These creative collaborators “had the capacity to swing urban design decisions, structure competition for land, and generally set in motion the fate of neighborhoods.” We see the rhetorical power of diverse visualization strategies reflected across these four books, too: Solnit’s offers dozens of photographs, by Susan Schwartzenberg—of renovations, construction sites, protests, dot-com workplaces, SRO hotels, artists’ studios—while Walker’s dense text is supplemented with charts, graphs, and clinical maps. McClelland’s book, with its relatively large typeface and extra-wide leading, makes space for his interviewees’ words to resonate, while Isenberg generously illustrates her pages with archival photos, plans, and design renderings, many reproduced in evocative technicolor.

By decentering the star designer and master planner, Isenberg reframes urban (re)development as a collaborative enterprise involving participants with diverse identities, skills, and values. And in elevating the work of “allied” practitioners, Isenberg also aims to shift the focus from design to land: public awareness of land ownership and commitment to responsible public land stewardship. She introduces us to several mid-century alternative publications—weekly newspapers, Black periodicals, activists’ manuals, and books that never made it to the best-seller list … or never even made it to press—that advocated for a focus on land ownership and politics. Yet the discursive power of Jacobs and Caro, which framed the debate in terms of urban development vs. preservation, pushed these other texts off the shelf—and, along with them, the “moral questions of land stewardship” they highlighted.

These alternative tales and supporting casts serve as reminders that the modern city need not succumb to Haussmannization or Moses-ification or, now, Googlization. Mid-century urban development wasn’t necessarily the monolithic, patriarchal, hegemonic force we imagined it to be—a realization that should steel us to expect more and better of our contemporary city-building projects. Today, New York, Washington, DC, and Toronto—and other cities around the world—are being reshaped not only by architects, planners, and municipal administrators, but also by technologists, programmers, data scientists, “user experience” experts and logistics engineers. These are urbanism’s new “allied” professions, and their work deals not only with land and buildings, but also, increasingly, with data and algorithms.

Some critics have argued that the real reason behind Amazon’s nationwide HQ2 search was to gather data from hundreds of cities—both quantitative and qualitative data that “could guide it in its expansion of the physical footprint, in the kinds of services it rolls out next, and in future negotiations and lobbying with states and municipalities.”5 This “trove of information” could ultimately be much more valuable than all those tax incentives and grants. If this is the future of urban development, our city officials and citizens must attend to the ownership and stewardship not only of their public land, but also of their public data. The mismanagement of either could—to paraphrase our four books’ titles—elongate the dark shadows cast by growing inequality, abet the siege of exploitation and displacement, “hollow out” our already homogenizing neighborhoods, and expedite the departure of an already “gone” city.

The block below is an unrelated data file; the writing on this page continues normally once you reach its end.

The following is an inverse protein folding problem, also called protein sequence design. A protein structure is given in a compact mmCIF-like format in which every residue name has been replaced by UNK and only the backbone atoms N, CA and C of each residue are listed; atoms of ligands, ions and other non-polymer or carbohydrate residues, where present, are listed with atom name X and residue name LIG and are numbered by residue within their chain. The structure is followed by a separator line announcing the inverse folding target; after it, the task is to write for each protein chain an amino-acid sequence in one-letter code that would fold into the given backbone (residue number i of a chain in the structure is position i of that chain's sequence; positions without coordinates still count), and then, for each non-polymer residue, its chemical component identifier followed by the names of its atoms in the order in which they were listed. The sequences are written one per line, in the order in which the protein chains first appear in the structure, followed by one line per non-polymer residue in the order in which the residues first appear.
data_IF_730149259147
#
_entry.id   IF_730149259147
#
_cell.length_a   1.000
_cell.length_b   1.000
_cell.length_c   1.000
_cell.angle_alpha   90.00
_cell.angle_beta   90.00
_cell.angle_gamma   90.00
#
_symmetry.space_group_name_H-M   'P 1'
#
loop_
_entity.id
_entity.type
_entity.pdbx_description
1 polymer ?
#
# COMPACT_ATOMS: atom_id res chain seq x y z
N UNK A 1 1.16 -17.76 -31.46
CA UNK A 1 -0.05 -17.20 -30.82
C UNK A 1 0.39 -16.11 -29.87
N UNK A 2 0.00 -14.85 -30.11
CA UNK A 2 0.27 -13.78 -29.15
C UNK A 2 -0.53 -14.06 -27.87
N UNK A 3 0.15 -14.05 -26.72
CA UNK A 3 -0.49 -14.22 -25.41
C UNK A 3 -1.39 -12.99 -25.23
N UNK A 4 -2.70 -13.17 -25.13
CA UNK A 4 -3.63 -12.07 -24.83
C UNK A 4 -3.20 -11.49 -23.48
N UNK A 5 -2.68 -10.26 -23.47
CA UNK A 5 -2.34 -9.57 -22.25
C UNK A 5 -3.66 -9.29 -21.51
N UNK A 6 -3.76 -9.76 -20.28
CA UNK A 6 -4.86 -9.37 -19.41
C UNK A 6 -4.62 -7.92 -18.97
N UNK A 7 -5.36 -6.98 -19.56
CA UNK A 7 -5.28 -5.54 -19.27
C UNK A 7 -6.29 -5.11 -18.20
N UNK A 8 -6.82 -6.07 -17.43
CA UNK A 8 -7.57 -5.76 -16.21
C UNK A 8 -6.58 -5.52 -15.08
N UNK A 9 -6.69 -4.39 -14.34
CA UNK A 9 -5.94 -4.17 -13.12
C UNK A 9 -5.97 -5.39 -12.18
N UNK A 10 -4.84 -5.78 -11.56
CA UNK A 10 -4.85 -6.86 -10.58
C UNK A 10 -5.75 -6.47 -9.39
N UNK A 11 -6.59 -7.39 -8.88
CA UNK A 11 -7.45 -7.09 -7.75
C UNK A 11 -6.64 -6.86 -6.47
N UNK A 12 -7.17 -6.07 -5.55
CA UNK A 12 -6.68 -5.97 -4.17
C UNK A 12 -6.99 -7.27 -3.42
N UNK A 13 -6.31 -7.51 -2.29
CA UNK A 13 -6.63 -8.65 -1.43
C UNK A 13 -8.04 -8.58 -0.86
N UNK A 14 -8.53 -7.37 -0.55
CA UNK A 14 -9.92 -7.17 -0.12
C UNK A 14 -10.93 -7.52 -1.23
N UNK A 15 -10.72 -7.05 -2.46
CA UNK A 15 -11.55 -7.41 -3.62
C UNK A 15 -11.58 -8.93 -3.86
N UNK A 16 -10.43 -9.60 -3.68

As Beat poet Lawrence Ferlinghetti muses in his “Pictures of the Gone World 11,” which inspired Walker’s title: “The world is a beautiful place / to be born into / if you don’t mind some people dying / all the time / or maybe only starving / some of the time / which isn’t half so bad / if it isn’t you.” This is precisely the sort of solipsism and stratification that tech-libertarianism and capitalist development promotes—and that responsible planning, design, and public stewardship must prevent."
cities  shannonmattern  2019  sanfrancisco  siliconvalley  nyc  washingtondc  seattle  amazon  google  apple  facebook  technology  inequality  governance  libertarianism  urban  urbanism  microsoft  jenniferlight  louisemozingo  margareto'mara  fredturner  efficiency  growth  marginalization  publicgood  civics  innovation  rebeccasolnit  gentrification  privatization  homogenization  susanschwartzenberg  carymcclelland  economics  policy  politics  richardwalker  bayarea  lisonisenberg  janejacobs  robertmoses  diversity  society  inclusivity  inclusion  exclusion  counterculture  cybercultue  culture  progressive  progressivism  wealth  corporatism  labor  alexkaufman  imperialism  colonization  californianideology  california  neoliberalism  privacy  technosolutionism  urbanization  socialjustice  environment  history  historiography  redevelopment  urbanplanning  design  activism  landscape  ruthasawa  gender  sexuality  openspace  publicspace  searanch  toronto  larenceferlinghetti  susanschartzenberg  bobbiestauffacher  careerose  stuartrose  ghirardellisqure  marionconrad  illustration  a 
march 2019 by robertogreco